Thursday, January 5

Can Promotion Reverse Brand Apathy?

Today I have another guest post from a student at The University of Kansas, as part of #Blogapalooza.  Here Natalie raises an age old question in marketing:  can short term promotions build brand loyalty?  Or as she calls it, can it reverse brand apathy?  Or does it merely encourage switching from deal to deal to get the latest "fix"?


What's your experience, Natalie?  Jim.


Yesterday my husband and I ventured out to the stores and I was reminded once again of our first clothes shopping experience together.  Dan, my husband, has never been a serious shopper or one to discriminate among brands.  For him, a shirt is a shirt.  It is something to cover you and keep you warm, not a statement of who you are or how you spend your money.  If a shirt has a label or imprint stating the name of the store from which it originated, Dan refuses to buy it.

If some are brand loyal, I would call Dan brand apathetic.  That is, unless there is a coupon or incentive involved.  Then, Dan is the most loyal customer I know.

The first time Dan and I went clothes shopping together, we went to Kohl's because I had a coupon for 20% off our purchase.  As my first experience shopping with Dan, it was curious to see him so excited about the sales and coupons.  In addition to the coupon I had, Kohl's was also having a store wide sale.  In Dan's eyes, it was such a deal -- we must buy more!  We ended up spending a little over $200 and, in the growing trend of shopping incentives, received $40 of "Kohl's Cash" for our next visit.  Upon leaving the store, I could see Dan's excitement from the shopping incentives.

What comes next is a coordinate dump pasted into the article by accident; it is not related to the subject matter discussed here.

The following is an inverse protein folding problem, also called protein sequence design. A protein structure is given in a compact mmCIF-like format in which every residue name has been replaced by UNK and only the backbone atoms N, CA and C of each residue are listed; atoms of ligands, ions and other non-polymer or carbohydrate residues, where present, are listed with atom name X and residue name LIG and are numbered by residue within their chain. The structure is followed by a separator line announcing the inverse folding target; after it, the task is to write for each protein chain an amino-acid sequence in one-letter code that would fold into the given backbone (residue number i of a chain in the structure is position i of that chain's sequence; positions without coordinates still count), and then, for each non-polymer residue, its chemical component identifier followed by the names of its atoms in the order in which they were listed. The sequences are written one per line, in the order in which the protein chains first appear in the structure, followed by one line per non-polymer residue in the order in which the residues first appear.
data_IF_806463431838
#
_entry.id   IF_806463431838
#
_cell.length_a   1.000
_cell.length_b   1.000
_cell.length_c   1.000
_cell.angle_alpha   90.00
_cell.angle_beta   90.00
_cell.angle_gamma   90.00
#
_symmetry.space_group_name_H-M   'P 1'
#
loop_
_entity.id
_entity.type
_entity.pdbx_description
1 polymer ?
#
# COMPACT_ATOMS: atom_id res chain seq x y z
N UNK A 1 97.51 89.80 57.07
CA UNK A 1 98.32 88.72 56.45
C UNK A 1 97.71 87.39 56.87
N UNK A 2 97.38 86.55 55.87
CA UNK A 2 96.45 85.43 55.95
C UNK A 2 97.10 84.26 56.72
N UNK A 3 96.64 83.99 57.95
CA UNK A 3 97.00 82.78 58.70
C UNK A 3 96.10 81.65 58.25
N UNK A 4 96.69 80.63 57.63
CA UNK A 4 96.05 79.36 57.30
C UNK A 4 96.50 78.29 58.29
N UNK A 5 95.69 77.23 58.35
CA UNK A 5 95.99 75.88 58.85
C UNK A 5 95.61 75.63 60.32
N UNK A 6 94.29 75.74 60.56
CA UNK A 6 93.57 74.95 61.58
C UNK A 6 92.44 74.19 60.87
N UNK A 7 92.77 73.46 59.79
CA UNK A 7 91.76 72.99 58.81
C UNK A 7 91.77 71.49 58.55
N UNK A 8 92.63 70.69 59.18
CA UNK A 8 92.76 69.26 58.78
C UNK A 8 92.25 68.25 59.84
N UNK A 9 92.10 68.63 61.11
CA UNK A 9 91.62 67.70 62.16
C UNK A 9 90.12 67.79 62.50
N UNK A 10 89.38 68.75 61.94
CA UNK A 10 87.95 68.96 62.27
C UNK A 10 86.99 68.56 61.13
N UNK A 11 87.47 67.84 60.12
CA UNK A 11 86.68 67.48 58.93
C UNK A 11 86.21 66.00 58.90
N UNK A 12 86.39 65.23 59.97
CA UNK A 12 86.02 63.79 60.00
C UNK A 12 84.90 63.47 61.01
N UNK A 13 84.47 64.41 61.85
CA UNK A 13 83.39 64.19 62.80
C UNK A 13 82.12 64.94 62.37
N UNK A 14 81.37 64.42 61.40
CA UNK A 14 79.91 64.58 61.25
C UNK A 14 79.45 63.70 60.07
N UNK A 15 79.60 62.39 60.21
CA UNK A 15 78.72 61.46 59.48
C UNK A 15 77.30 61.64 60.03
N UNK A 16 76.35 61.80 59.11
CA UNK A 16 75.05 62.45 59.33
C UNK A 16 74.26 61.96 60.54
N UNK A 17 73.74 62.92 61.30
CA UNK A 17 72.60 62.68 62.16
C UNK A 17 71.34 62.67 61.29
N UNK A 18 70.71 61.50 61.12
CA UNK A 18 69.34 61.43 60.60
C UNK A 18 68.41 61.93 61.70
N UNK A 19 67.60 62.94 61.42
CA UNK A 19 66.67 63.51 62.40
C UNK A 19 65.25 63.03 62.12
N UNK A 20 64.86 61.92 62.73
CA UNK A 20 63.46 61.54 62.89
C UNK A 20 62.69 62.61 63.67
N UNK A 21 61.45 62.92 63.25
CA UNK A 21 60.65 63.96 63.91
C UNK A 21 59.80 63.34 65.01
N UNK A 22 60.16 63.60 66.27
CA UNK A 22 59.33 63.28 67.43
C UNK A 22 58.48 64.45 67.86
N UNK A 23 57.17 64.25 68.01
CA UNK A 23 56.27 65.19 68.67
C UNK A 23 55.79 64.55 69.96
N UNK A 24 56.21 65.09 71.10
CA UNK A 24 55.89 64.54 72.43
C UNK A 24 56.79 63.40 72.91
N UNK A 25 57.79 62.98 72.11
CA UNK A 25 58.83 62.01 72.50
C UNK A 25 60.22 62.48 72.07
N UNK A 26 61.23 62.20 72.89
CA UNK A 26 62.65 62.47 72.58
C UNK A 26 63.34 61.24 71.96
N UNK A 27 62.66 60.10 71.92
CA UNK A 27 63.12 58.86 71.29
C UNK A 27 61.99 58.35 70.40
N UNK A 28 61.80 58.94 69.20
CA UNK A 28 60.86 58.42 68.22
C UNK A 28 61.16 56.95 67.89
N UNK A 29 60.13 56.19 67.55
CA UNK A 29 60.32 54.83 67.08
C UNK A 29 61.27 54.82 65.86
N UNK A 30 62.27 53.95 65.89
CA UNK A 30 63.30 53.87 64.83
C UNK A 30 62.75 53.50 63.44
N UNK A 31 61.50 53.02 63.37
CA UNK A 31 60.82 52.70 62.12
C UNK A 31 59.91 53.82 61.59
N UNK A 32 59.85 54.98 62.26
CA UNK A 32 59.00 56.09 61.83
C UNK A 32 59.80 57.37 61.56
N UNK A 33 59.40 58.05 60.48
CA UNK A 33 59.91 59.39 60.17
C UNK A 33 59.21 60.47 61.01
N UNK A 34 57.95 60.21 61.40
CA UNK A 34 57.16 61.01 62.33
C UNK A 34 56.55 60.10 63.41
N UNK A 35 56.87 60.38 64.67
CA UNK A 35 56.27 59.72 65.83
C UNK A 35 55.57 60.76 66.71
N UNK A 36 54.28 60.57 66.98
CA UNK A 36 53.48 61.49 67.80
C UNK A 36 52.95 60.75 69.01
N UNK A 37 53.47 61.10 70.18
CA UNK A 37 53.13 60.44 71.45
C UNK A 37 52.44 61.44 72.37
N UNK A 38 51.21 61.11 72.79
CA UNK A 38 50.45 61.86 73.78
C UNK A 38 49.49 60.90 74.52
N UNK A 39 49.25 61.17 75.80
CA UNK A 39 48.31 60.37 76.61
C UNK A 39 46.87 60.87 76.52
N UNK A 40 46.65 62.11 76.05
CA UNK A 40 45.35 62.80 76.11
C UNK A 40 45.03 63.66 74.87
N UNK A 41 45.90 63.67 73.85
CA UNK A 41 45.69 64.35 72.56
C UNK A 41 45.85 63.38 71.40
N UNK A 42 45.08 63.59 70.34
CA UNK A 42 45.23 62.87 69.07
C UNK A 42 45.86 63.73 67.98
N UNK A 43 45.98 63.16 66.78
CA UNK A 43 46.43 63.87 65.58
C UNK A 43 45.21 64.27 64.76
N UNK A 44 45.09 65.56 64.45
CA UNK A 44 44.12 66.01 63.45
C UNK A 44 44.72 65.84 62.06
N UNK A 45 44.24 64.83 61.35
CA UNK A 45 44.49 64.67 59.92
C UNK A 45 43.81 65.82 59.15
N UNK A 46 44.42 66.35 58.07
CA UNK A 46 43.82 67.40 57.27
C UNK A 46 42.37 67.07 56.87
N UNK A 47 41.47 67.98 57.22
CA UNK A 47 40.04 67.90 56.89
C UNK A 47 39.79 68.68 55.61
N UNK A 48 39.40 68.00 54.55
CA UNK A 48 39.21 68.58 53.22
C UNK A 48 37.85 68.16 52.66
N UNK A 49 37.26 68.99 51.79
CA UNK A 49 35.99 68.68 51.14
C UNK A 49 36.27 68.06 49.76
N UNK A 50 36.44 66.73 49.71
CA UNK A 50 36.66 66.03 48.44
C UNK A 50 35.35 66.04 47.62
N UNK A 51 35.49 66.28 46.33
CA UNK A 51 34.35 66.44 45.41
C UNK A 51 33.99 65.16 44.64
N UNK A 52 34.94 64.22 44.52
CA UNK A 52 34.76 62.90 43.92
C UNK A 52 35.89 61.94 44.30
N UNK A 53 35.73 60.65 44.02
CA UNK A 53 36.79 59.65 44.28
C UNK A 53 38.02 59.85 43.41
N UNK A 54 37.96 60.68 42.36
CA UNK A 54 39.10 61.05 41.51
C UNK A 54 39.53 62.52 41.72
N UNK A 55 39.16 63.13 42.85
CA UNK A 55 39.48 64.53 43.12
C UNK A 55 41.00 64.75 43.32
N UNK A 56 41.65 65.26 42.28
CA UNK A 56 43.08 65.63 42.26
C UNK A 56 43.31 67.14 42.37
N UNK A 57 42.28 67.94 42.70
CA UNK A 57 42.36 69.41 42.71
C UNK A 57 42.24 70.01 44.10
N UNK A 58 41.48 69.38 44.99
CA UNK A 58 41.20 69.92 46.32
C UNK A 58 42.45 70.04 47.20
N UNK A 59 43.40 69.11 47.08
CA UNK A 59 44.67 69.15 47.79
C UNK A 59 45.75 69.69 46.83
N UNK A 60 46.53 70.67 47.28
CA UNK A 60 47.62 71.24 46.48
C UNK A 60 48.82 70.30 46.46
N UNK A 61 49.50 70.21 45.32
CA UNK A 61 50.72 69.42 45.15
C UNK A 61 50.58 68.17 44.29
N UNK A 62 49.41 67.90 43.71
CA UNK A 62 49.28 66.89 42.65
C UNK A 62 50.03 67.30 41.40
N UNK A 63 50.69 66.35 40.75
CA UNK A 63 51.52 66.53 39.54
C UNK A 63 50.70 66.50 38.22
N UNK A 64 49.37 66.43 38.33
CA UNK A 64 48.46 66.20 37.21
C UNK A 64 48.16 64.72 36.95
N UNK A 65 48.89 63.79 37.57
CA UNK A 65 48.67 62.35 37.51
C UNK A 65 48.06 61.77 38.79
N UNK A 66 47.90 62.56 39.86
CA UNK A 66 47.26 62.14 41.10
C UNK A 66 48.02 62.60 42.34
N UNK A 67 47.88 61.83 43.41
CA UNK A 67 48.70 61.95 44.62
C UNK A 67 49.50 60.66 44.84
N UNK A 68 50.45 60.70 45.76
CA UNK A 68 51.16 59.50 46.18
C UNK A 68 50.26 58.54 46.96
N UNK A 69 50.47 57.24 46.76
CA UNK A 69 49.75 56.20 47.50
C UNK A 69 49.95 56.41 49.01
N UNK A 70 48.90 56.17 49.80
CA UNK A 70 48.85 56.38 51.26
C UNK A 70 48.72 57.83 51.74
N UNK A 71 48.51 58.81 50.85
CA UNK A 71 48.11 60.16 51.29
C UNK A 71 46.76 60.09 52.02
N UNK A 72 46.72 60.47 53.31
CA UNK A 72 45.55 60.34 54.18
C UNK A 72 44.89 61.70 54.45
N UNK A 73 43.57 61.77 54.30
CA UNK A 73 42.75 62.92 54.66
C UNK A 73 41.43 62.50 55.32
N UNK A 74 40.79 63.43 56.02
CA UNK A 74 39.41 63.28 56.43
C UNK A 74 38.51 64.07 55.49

"We saved over $100 and now we have $40 for the next time we go back," he said enthusiastically.  Blinded by how much we saved, Dan did not think twice about how much money we had spent.  He was hooked.

The next visit to Kohl's, Dan signed up for a store charge card.  He could not pass up the 15% off he saved on his purchase that day.  So, Dan received a charge card and discount, and in return, Kohl's received his personal information, buying habits, and repeat purchases.  He has since then become a loyal Kohl's customer and feels the urge to visit the store every time he receives a coupon or other incentive in the mail.

Since the Kohl's experience, I have noticed the incentive effect with Dan.  If a coupon or sale enters the equation, Dan will automatically go out of his way to shop at a specific store and spend more when he's there.  It is interesting to see how integrating simple shopping incentives into marketing communications increases customer loyalty, even when the product or service has not changed in any way.

- Natalie Long, student at The University of Kansas

Jim Joseph
President of Lippe Taylor
Author of The Experience Effect
Professor at NYU

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